Then I had an inspi­ra­tion. I told my wife I was deter­mined to give our boys a present: a Jew­ish fam­i­ly tree, one that was even more exten­sive that the 350-year his­to­ry of the Cap­pe­len fam­i­ly. It would go back a thou­sand years. I would cre­ate it with my pen and my imag­i­na­tion. After all, the lives and under­tak­ings of all those oth­ers were still alive with­in me. All of us are itin­er­ant time machines; our rec­ol­lec­tions enable us con­stant­ly to trav­el back and forth in time, through our own life­times and through­out his­to­ry as we sum­mon bygone eras into our own present. The mem­o­ries of the depart­ed and the dis­ap­peared remain alive and well, puls­ing beneath the sur­face of our own days.

I also remind­ed myself that only the art of the nov­el is capa­ble of bring­ing back to life the dead and the for­got­ten, history’s myr­i­ads of anony­mous indi­vid­u­als, by giv­ing them faces once again and erect­ing a memo­r­i­al over them.

Every­thing went with blind­ing speed after that. The years spent at home with my boys had allowed me to devel­op and mature into a child once again: I had regained the open­ness of child­hood, the abil­i­ty to con­cen­trate upon pure play and the belief that noth­ing could stand in my way once I had set a goal for myself. My nov­el The Elixir of Immor­tal­i­ty was on its way to the light of day.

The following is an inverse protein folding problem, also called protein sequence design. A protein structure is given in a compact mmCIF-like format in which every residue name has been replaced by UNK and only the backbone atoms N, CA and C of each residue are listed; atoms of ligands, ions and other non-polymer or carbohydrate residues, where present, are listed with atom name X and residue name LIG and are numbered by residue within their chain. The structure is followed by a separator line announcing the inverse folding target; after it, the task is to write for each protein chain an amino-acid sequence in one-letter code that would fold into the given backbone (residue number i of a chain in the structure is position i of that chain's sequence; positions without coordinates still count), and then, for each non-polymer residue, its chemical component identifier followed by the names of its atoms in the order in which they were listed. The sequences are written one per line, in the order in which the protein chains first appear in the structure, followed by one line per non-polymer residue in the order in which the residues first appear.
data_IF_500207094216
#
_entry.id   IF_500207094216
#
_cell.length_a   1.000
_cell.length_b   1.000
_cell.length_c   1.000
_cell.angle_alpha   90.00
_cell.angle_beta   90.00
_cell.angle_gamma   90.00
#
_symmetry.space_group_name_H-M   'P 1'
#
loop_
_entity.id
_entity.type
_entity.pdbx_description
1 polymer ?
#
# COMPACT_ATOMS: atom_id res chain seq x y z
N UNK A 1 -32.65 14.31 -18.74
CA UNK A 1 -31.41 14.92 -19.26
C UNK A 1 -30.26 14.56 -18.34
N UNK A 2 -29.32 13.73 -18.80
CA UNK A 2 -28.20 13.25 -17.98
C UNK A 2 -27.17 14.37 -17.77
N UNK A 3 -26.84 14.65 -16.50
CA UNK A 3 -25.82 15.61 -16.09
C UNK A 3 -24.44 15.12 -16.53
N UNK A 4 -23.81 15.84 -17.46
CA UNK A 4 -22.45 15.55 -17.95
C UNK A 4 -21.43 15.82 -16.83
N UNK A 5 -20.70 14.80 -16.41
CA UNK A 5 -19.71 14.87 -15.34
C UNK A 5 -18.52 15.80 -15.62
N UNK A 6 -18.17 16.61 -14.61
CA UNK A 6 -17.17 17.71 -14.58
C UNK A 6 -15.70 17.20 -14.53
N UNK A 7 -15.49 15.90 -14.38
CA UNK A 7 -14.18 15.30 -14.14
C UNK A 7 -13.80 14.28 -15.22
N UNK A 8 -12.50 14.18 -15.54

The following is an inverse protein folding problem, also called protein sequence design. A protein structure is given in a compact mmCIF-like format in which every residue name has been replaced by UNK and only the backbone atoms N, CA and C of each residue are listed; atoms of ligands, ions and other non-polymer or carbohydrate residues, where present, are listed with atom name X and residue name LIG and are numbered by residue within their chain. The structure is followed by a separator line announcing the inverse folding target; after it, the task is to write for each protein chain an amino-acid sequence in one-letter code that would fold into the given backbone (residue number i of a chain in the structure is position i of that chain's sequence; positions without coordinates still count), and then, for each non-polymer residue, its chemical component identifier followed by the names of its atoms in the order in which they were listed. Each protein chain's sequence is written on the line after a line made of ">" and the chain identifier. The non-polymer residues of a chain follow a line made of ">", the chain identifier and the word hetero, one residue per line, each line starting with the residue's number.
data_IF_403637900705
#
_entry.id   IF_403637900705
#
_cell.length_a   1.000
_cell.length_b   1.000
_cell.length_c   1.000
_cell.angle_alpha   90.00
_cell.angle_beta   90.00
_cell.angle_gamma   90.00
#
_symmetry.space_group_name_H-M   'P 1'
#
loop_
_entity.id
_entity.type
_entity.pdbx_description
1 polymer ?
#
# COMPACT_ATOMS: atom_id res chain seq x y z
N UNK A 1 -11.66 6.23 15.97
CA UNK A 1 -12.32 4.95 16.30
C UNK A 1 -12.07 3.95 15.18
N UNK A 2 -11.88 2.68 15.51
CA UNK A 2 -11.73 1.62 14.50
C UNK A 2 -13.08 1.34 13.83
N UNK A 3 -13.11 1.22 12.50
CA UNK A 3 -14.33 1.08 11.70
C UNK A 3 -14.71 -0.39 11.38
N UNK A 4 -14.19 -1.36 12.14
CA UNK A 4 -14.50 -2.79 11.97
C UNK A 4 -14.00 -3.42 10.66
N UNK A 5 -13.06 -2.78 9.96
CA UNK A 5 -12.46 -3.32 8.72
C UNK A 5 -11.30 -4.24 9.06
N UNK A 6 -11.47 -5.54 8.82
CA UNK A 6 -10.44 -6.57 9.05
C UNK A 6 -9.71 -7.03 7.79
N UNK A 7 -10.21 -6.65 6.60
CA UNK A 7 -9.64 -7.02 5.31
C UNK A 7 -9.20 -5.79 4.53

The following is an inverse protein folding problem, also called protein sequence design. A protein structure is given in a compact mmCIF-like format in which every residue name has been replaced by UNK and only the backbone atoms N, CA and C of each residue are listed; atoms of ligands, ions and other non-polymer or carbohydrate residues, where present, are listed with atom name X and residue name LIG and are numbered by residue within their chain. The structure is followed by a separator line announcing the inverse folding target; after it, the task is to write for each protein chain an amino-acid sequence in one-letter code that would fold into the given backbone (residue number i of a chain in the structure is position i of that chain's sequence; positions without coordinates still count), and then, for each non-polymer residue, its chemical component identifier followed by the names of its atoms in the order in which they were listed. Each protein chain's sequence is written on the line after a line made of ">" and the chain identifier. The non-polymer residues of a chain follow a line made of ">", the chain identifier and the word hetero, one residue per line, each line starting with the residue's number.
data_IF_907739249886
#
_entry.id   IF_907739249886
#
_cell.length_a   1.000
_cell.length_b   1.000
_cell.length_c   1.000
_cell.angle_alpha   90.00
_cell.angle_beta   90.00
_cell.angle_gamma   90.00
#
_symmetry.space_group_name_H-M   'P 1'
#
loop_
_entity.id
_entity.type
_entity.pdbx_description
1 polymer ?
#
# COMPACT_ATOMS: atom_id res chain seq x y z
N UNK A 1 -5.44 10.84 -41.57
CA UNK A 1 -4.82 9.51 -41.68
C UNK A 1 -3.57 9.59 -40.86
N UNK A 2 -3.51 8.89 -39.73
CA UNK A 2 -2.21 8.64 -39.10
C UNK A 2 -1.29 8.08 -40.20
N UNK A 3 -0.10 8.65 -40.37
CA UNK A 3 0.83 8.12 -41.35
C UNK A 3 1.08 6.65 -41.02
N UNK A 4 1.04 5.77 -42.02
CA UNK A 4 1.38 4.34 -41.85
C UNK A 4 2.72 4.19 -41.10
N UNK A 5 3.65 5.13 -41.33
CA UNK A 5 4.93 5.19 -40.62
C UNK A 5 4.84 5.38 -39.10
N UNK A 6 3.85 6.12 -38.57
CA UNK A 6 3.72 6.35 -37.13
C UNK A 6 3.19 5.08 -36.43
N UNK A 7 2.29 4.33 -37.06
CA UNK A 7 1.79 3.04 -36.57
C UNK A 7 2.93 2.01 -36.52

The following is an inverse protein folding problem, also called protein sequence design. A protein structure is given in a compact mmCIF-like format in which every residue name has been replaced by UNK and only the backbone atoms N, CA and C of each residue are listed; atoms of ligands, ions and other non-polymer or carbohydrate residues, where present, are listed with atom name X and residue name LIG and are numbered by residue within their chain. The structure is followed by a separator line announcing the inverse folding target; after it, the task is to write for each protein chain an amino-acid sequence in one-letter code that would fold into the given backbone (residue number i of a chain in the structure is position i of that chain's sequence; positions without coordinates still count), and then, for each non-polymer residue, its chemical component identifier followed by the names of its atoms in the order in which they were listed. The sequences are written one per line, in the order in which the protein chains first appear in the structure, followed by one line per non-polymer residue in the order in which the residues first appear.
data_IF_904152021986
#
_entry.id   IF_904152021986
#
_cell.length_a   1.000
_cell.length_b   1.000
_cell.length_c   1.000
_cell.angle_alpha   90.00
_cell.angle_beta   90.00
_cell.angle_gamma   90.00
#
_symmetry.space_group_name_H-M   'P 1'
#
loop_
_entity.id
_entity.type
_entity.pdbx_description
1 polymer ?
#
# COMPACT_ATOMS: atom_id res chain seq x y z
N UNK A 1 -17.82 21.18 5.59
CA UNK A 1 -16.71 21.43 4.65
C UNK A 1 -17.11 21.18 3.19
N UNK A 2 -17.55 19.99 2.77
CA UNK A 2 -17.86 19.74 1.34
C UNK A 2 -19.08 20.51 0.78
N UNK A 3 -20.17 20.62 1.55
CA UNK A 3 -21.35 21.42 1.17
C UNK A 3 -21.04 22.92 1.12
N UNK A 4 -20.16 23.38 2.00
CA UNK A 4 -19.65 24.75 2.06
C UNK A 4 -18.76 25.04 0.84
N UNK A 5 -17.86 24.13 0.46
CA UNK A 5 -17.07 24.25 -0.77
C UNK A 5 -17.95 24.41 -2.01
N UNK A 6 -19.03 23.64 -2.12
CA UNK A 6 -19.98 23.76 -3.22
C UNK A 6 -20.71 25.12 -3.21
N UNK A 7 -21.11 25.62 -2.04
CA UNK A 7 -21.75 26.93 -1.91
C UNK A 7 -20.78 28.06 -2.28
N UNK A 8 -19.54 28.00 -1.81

In the course of writ­ing it I also became aware of one of my most pow­er­ful intel­lec­tu­al moti­va­tions: the desire to bring back to life the cul­ture of the sec­u­lar Euro­pean Jew­ish Dias­po­ra. The mur­der­ous bar­barism of the Nazis had not only exter­mi­nat­ed six mil­lion Jew­ish lives; it had addi­tion­al­ly dealt a near­ly fatal blow to Jew­ish cul­ture in Europe, for after the war count­less Jew­ish sur­vivors had turned their backs on the des­o­la­tion and start­ed new lives in Israel and in the Amer­i­c­as. For all of my grown life I’d been striv­ing to revive sec­u­lar Euro­pean Jew­ish cul­ture, with the thought that like the Phoenix it could be born anew from its ashes.